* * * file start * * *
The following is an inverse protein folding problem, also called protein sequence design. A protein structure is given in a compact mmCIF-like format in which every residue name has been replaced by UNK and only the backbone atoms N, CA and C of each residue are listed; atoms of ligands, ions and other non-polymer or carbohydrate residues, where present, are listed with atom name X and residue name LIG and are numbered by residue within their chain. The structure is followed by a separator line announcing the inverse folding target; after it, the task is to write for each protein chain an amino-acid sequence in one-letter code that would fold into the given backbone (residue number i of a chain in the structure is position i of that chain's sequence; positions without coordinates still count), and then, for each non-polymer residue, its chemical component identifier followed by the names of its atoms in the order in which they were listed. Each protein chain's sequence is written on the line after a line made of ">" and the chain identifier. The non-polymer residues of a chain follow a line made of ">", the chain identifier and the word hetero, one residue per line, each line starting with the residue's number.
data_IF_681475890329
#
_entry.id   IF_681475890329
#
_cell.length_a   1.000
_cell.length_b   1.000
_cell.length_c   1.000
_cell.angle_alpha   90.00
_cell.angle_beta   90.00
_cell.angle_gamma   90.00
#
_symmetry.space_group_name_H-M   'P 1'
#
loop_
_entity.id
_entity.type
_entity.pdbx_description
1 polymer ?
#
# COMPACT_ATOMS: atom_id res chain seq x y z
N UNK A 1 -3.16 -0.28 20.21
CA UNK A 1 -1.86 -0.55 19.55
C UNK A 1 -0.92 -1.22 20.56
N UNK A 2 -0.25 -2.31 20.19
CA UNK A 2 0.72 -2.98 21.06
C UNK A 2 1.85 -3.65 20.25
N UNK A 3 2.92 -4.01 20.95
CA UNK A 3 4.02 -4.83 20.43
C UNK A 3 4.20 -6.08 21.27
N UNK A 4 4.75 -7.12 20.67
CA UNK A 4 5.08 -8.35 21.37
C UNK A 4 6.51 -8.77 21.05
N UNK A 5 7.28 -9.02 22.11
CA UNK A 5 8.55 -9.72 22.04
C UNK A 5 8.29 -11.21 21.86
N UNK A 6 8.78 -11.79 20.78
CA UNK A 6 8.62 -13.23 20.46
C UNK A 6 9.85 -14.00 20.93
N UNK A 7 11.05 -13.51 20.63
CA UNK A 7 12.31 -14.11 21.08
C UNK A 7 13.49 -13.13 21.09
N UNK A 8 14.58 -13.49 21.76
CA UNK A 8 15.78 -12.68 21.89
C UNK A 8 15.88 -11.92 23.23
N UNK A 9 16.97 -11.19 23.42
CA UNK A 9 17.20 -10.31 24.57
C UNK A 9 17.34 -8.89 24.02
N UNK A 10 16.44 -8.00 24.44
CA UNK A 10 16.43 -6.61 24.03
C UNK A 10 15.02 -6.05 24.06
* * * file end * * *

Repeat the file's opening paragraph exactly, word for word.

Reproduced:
The following is an inverse protein folding problem, also called protein sequence design. A protein structure is given in a compact mmCIF-like format in which every residue name has been replaced by UNK and only the backbone atoms N, CA and C of each residue are listed; atoms of ligands, ions and other non-polymer or carbohydrate residues, where present, are listed with atom name X and residue name LIG and are numbered by residue within their chain. The structure is followed by a separator line announcing the inverse folding target; after it, the task is to write for each protein chain an amino-acid sequence in one-letter code that would fold into the given backbone (residue number i of a chain in the structure is position i of that chain's sequence; positions without coordinates still count), and then, for each non-polymer residue, its chemical component identifier followed by the names of its atoms in the order in which they were listed. Each protein chain's sequence is written on the line after a line made of ">" and the chain identifier. The non-polymer residues of a chain follow a line made of ">", the chain identifier and the word hetero, one residue per line, each line starting with the residue's number.